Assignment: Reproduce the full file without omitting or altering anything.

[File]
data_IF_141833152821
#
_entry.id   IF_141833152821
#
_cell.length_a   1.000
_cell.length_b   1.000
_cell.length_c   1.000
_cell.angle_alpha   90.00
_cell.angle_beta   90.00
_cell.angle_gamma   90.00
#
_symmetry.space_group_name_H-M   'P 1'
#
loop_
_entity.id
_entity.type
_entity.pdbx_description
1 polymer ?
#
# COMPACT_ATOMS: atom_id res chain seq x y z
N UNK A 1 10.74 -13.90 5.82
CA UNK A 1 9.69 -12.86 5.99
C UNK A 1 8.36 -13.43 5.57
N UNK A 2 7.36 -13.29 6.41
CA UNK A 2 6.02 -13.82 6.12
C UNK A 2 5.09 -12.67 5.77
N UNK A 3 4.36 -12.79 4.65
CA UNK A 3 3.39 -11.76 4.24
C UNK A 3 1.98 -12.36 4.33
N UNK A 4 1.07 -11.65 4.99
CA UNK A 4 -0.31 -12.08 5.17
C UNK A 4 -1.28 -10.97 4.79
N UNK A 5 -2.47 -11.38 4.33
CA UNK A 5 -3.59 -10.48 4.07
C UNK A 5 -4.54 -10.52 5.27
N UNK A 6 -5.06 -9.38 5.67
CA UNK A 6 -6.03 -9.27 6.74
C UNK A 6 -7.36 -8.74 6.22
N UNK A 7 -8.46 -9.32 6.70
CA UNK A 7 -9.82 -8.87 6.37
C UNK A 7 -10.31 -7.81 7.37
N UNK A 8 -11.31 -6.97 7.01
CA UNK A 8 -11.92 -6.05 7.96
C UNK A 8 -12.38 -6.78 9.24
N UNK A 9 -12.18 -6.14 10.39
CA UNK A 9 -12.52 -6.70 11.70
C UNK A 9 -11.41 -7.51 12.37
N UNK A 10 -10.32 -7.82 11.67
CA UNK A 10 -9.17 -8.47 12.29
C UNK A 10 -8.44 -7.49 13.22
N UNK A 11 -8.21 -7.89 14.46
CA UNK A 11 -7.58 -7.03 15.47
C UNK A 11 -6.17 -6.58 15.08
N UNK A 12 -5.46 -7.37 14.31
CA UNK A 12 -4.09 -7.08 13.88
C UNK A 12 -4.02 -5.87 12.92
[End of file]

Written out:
data_IF_141833152821
#
_entry.id   IF_141833152821
#
_cell.length_a   1.000
_cell.length_b   1.000
_cell.length_c   1.000
_cell.angle_alpha   90.00
_cell.angle_beta   90.00
_cell.angle_gamma   90.00
#
_symmetry.space_group_name_H-M   'P 1'
#
loop_
_entity.id
_entity.type
_entity.pdbx_description
1 polymer ?
#
# COMPACT_ATOMS: atom_id res chain seq x y z
N UNK A 1 10.74 -13.90 5.82
CA UNK A 1 9.69 -12.86 5.99
C UNK A 1 8.36 -13.43 5.57
N UNK A 2 7.36 -13.29 6.41
CA UNK A 2 6.02 -13.82 6.12
C UNK A 2 5.09 -12.67 5.77
N UNK A 3 4.36 -12.79 4.65
CA UNK A 3 3.39 -11.76 4.24
C UNK A 3 1.98 -12.36 4.33
N UNK A 4 1.07 -11.65 4.99
CA UNK A 4 -0.31 -12.08 5.17
C UNK A 4 -1.28 -10.97 4.79
N UNK A 5 -2.47 -11.38 4.33
CA UNK A 5 -3.59 -10.48 4.07
C UNK A 5 -4.54 -10.52 5.27
N UNK A 6 -5.06 -9.38 5.67
CA UNK A 6 -6.03 -9.27 6.74
C UNK A 6 -7.36 -8.74 6.22
N UNK A 7 -8.46 -9.32 6.70
CA UNK A 7 -9.82 -8.87 6.37
C UNK A 7 -10.31 -7.81 7.37
N UNK A 8 -11.31 -6.97 7.01
CA UNK A 8 -11.92 -6.05 7.96
C UNK A 8 -12.38 -6.78 9.24
N UNK A 9 -12.18 -6.14 10.39
CA UNK A 9 -12.52 -6.70 11.70
C UNK A 9 -11.41 -7.51 12.37
N UNK A 10 -10.32 -7.82 11.67
CA UNK A 10 -9.17 -8.47 12.29
C UNK A 10 -8.44 -7.49 13.22
N UNK A 11 -8.21 -7.89 14.46
CA UNK A 11 -7.58 -7.03 15.47
C UNK A 11 -6.17 -6.58 15.08
N UNK A 12 -5.46 -7.37 14.31
CA UNK A 12 -4.09 -7.08 13.88
C UNK A 12 -4.02 -5.87 12.92